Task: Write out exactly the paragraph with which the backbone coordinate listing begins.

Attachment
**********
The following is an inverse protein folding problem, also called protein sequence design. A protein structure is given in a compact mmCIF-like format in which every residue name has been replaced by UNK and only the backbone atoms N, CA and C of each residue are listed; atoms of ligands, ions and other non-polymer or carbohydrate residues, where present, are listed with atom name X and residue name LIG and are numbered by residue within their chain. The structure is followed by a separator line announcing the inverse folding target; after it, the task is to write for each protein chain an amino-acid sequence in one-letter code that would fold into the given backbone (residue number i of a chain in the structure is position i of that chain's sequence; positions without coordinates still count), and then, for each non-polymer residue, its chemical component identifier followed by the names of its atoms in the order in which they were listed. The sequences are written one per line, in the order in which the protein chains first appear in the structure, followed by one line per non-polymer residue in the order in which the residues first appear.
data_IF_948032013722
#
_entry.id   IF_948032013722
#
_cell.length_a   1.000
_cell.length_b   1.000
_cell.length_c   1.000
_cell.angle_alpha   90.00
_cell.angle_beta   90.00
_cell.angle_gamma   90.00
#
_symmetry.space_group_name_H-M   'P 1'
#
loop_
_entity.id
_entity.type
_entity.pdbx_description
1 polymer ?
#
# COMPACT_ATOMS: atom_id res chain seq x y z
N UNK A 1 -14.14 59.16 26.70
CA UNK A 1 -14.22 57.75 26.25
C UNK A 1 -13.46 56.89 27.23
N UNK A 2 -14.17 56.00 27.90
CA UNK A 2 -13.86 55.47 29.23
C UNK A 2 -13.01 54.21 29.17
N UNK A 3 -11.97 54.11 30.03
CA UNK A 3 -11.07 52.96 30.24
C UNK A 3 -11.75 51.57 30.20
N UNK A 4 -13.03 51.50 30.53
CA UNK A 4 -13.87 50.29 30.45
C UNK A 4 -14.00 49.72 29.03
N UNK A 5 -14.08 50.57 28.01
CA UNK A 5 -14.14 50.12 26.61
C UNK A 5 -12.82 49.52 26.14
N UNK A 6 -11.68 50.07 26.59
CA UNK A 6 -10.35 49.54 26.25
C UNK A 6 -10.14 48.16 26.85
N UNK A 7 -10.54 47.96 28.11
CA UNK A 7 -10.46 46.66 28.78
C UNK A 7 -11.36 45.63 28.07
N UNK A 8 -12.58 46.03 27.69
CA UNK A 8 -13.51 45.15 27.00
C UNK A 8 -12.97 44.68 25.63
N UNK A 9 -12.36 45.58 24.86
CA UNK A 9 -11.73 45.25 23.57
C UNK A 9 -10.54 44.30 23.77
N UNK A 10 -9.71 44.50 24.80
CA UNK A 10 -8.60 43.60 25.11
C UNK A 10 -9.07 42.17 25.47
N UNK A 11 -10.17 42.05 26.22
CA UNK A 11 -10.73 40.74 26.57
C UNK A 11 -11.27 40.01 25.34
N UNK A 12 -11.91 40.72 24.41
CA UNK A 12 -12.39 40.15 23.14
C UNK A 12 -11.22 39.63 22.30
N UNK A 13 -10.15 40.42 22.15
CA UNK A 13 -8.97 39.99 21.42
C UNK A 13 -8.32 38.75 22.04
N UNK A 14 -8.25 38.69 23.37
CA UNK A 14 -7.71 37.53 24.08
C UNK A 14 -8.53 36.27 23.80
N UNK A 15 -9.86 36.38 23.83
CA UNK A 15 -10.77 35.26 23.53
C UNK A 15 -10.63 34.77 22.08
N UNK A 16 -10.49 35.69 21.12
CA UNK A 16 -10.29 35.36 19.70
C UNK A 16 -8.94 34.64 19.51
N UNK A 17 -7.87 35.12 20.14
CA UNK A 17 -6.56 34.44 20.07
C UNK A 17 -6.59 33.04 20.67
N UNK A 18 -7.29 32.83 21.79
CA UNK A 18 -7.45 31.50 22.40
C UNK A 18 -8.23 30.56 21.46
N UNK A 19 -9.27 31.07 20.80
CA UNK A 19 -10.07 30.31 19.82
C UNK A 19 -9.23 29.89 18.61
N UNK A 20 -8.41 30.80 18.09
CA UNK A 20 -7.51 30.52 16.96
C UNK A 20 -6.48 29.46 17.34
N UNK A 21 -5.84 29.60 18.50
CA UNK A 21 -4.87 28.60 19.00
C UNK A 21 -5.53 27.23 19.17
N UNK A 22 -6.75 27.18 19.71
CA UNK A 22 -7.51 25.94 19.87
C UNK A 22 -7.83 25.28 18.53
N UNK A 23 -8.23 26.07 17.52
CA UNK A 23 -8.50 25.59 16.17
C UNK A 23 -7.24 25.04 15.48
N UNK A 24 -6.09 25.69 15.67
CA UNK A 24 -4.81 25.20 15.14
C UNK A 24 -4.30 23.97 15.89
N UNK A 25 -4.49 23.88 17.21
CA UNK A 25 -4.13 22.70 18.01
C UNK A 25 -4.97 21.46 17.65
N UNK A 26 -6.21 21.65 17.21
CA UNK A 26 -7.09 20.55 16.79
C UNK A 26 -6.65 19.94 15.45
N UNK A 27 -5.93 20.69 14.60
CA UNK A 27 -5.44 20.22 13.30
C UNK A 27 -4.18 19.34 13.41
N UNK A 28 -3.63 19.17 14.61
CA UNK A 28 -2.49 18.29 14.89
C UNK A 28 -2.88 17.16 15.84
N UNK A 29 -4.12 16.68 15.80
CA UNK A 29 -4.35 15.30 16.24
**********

The following is an inverse protein folding problem, also called protein sequence design. A protein structure is given in a compact mmCIF-like format in which every residue name has been replaced by UNK and only the backbone atoms N, CA and C of each residue are listed; atoms of ligands, ions and other non-polymer or carbohydrate residues, where present, are listed with atom name X and residue name LIG and are numbered by residue within their chain. The structure is followed by a separator line announcing the inverse folding target; after it, the task is to write for each protein chain an amino-acid sequence in one-letter code that would fold into the given backbone (residue number i of a chain in the structure is position i of that chain's sequence; positions without coordinates still count), and then, for each non-polymer residue, its chemical component identifier followed by the names of its atoms in the order in which they were listed. The sequences are written one per line, in the order in which the protein chains first appear in the structure, followed by one line per non-polymer residue in the order in which the residues first appear.